The Lisbon Strategy's aim is to make the EU ‘the most dynamic and competitive knowledge-based economy in the world capable of sustainable economic growth with more and better jobs and greater social cohesion, and respect for the environment by 2010'.
Europe’s digital future: the challenges ahead
It highlights the need for Europe to play a leading role in innovation and focuses on better policies for the information society facilitating the transition to a knowledgebased economy, stepping up the process of structural reform for innovation and competitiveness, an upgrade in the necessary investment in R&D, and the reduction of red tape in the promotion of entrepreneurship, growth and jobs.
In line with the strong innovation thread of the Lisbon Strategy, Microsoft designed Innovation Day around the concept that global businesses, governments, academia and start-ups can work together on innovation and promote the already existing talent in the ICT sector and software economy in Europe.
Panel discussion: The Digital Lifestyle has arrived. Is Europe ready?
Speaking at the 4th Innovation Day in Brussels in December 2007, Jean- Philippe Courtois, President of Microsoft International, in reference to the key value-added measures laid out by the Lisbon Strategy, made the point that although Europe may count 7 of the 10 leading countries in ICT, contributing 25% of GDP, technological breakthroughs bring serious security implications for an online digital lifestyle. While the Lisbon Strategy is key in highlighting the role of innovation in the future of Europe, the panel discussion at the event chose to look at the issue from a different angle. Through a lively panel discussion that focused largely on the online gaming community, high level stakeholders debated the issues surrounding technological advances and rising security risks in the new digital age.
Gaming highlights one of the modern world's biggest security issues: child safety. How do people protect their children from the virtual world of the internet?
Two main points were made: Robbie Bach, President Microsoft Entertainment and Devices and Alexander Alvaro of the European Parliament both spoke of the essential need for parents to have the tools to be able to manage how their children are interacting with content and entertainment online; and that grading systems which allow parents to judge the appropriateness of games available to their children would only work if they adhere to a common standard already in place for companies such as Microsoft Xbox, Nintendo and Playstation.
Innovation Day exhibition
These issues of online child exploitation were not only discussed, but the new technologies developed to combat such crimes displayed in an exhibition accompanying the event; amongst others, the Child Exploitation Tracking System – CETS.
Microsoft worked in collaboration with international law enforcement agencies to develop the system so that police agencies could communicate in real-time and work together in the investigation of online child exploitation.
The system is now being implemented across Europe, with Romania becoming the latest EU country to sign up. And the programme's success can be directly judged by more arrests and convictions against people who try and use the Internet to lure or harm children.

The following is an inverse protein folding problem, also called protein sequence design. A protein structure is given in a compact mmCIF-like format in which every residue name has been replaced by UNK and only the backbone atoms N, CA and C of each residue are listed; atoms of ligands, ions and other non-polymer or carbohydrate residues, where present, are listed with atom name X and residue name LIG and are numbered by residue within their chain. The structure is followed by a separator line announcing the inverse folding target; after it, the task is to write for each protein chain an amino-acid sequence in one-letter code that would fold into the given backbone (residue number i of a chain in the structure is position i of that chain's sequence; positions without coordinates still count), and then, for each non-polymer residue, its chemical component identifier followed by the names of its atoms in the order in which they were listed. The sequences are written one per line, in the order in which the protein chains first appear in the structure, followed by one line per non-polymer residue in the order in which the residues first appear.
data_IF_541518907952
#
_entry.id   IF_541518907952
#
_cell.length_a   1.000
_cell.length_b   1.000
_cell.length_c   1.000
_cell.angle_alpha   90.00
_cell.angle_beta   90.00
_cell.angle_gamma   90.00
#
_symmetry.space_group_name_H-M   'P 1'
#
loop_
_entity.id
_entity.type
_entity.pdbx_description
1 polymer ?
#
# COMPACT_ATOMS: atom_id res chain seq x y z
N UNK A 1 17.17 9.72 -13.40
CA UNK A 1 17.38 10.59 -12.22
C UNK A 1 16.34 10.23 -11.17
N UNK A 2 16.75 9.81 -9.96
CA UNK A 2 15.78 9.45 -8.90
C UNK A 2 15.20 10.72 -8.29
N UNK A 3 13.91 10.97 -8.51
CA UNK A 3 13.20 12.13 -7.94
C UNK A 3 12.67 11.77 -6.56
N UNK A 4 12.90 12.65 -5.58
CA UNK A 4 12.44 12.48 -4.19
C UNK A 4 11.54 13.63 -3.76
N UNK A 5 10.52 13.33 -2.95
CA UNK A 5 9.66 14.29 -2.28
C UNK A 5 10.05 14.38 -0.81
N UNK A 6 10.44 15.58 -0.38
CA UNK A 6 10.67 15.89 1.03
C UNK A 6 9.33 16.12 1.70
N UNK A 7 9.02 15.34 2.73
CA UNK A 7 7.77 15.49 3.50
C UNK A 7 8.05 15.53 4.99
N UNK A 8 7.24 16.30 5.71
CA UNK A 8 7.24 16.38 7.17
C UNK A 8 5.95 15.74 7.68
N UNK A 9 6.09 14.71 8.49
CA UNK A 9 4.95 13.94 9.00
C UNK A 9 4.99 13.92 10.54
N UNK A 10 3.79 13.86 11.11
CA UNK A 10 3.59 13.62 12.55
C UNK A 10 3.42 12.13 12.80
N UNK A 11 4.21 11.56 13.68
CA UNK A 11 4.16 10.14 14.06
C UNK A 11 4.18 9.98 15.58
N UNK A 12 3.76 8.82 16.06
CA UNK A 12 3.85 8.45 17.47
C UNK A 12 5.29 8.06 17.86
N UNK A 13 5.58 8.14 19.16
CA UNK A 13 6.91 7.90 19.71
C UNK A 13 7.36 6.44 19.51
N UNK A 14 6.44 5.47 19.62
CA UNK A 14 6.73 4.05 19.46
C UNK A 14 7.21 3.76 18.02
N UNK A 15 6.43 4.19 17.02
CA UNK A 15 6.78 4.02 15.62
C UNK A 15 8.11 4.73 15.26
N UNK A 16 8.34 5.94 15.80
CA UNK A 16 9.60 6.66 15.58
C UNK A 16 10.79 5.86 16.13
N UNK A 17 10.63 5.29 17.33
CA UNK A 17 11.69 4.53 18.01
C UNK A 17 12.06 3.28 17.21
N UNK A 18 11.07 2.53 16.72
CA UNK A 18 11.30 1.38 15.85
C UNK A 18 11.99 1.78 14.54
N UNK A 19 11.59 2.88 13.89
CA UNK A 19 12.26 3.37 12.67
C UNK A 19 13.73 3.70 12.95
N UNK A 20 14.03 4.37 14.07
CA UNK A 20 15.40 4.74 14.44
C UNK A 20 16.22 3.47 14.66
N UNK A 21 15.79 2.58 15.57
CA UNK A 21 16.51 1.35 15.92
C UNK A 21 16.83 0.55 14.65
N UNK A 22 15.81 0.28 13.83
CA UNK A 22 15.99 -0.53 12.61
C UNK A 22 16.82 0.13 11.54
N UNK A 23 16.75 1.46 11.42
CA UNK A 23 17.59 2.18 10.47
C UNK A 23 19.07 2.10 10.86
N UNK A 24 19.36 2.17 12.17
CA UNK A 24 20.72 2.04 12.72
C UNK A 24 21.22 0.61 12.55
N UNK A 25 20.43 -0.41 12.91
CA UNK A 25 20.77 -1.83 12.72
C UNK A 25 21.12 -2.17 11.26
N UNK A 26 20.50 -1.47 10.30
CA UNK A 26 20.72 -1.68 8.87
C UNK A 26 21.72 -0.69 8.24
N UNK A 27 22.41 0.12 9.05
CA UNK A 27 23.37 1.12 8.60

In a broader keynote address, former Vice President and European Commissioner for Justice, Freedom and Security Franco Frattini focused on the challenges of new technologies and the issues they raise in relation to cyber crime, and most importantly child protection, saying: “Cybercrime and child abuse have sadly become common crimes. However, technology can also help us to tackle problems. Cybercrime comes in many forms, but one of the biggest issues it raises is that of child safety.”
Jean-Philippe Courtois, President Microsoft International (left); Franco Frattini, former Vice-President and Commissioner for Justice, Freedom and Security (centre) and Robbie Bach, President of Microsoft Entertainment and Devices (right)
Mr Frattini emphasised the important role of education in the fight against cyber crime. New technology leads to a constantly evolving situation, but can also have a role to play in fighting cyber crime. Mr Frattini highlighted the importance the Commission places on Privacy Enhancing Technologies (PETs) saying that the Commission “will provide money for data protection and privacy projects, studies on PETs' economic benefits and standards for using PETs.”
“We are committed to building critical partnerships with others to help Europe meet its most important goals,” concluded Jean-Philippe Courtois. “It has become evident that technology plays an increasing role in accelerating economic growth and promoting development.”
After debating some of the key points of the Lisbon Strategy at Innovation Day, Microsoft takes the next step in the challenge to make Europe a leading knowledge economy at the upcoming SME Day. In its fourth year, the event on the future of Entrepreneurship in Europe will highlight some of the points raised by Mr. Manuel Pinho, Portuguese Minister of Economy and Innovation, at Innovation Day.
Four particular areas were mentioned during the Minister's keynote address which will be debated on June 12th in Brussels; namely the need to reduce the burden of administrative costs for SMEs; improving skills; facilitating SME access to the external market; and promoting modernisation and technology.
Find out more about SME Day at www.smeday.eu.